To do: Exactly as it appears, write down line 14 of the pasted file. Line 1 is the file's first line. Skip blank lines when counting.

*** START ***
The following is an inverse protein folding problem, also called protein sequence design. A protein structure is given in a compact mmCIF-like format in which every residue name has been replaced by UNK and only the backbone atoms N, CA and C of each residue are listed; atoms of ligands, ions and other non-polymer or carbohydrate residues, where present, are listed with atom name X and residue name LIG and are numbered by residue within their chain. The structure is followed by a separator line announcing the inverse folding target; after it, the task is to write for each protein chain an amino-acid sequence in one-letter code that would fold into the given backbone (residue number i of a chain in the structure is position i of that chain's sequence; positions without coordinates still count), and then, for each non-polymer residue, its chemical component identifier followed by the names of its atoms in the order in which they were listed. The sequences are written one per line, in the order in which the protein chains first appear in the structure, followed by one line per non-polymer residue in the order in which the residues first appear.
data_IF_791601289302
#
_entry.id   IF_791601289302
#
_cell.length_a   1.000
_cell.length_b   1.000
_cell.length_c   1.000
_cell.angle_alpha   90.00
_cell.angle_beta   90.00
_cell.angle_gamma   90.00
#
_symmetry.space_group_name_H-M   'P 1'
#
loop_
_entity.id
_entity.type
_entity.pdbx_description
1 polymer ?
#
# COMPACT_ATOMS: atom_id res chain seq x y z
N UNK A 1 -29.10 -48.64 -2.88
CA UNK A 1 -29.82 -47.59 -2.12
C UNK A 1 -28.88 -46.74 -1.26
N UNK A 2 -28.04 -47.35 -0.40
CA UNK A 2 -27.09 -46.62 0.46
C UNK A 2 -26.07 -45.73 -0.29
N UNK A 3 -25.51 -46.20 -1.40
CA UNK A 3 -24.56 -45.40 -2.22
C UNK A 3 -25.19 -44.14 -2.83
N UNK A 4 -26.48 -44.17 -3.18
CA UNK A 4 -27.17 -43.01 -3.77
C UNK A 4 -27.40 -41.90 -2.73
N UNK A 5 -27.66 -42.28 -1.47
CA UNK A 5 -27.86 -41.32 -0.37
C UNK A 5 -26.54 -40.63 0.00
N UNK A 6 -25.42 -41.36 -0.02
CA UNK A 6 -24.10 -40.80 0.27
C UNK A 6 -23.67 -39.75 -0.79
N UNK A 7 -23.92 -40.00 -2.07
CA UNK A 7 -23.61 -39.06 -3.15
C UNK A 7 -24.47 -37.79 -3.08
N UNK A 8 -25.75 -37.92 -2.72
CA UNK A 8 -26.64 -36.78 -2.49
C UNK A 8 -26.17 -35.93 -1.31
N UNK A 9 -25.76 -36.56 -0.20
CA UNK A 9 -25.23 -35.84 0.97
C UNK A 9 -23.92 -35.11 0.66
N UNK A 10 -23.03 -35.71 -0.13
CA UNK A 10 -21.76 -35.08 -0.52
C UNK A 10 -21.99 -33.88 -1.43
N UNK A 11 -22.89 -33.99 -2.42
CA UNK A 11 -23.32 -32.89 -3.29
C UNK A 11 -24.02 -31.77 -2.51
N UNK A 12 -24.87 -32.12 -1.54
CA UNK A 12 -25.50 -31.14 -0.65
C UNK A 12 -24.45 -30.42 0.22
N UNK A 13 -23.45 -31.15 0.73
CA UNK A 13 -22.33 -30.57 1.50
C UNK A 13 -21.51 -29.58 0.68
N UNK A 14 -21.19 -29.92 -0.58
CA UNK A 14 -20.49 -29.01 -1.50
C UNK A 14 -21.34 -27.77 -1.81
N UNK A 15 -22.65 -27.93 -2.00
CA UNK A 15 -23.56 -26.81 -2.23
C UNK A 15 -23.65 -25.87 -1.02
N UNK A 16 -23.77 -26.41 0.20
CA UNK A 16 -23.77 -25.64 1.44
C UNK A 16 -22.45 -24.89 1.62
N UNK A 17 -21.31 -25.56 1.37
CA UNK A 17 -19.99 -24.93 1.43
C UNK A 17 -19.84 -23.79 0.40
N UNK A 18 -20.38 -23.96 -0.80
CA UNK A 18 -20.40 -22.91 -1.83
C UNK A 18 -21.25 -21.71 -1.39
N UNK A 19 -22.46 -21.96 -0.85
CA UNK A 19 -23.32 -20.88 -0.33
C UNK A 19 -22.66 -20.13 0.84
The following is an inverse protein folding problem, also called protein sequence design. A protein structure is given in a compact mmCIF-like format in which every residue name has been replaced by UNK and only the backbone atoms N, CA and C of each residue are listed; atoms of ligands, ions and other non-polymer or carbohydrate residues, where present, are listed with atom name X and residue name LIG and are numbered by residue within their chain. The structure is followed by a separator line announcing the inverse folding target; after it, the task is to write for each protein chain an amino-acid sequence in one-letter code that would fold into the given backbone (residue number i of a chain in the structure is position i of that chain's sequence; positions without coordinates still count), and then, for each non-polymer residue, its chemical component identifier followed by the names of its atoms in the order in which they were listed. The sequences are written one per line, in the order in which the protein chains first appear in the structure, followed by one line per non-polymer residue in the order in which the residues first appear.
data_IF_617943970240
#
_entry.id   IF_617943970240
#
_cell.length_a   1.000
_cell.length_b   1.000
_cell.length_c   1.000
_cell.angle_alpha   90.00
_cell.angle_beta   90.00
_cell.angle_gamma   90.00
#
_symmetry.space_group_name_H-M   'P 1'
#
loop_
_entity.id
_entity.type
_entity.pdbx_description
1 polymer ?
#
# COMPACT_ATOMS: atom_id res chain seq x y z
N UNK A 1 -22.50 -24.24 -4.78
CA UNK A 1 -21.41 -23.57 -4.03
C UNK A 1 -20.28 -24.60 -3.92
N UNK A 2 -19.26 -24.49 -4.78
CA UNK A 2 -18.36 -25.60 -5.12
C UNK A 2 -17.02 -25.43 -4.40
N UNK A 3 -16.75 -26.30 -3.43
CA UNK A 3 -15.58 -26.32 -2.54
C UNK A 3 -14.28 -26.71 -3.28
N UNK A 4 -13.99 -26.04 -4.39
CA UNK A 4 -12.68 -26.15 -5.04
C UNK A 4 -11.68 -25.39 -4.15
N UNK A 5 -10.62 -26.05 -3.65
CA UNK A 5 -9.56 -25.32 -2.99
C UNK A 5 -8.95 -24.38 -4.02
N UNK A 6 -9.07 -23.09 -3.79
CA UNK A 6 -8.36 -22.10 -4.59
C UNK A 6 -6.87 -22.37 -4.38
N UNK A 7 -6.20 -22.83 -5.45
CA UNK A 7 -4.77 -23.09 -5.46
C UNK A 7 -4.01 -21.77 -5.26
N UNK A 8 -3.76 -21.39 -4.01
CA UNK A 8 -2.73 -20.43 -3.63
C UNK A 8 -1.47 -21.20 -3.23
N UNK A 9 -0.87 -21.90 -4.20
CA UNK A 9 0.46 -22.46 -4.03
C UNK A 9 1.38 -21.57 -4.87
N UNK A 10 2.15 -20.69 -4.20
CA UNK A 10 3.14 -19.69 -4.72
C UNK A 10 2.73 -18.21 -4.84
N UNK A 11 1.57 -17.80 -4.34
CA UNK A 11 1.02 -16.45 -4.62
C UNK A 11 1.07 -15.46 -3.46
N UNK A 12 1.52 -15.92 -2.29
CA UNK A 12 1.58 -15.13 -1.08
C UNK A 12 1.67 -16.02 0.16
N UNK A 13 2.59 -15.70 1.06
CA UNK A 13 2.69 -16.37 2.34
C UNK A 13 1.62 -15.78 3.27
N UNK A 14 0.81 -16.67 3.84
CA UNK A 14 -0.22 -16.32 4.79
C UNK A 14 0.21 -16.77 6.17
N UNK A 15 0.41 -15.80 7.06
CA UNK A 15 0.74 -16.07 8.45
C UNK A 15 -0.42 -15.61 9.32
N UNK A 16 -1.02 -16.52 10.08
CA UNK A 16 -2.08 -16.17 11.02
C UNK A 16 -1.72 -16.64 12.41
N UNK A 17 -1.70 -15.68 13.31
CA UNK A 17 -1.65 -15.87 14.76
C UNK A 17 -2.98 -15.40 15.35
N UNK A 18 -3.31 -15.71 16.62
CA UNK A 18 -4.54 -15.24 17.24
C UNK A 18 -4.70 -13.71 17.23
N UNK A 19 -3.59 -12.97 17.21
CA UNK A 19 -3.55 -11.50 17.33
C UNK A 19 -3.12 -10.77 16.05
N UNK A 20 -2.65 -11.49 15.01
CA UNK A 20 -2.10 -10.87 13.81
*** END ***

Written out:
#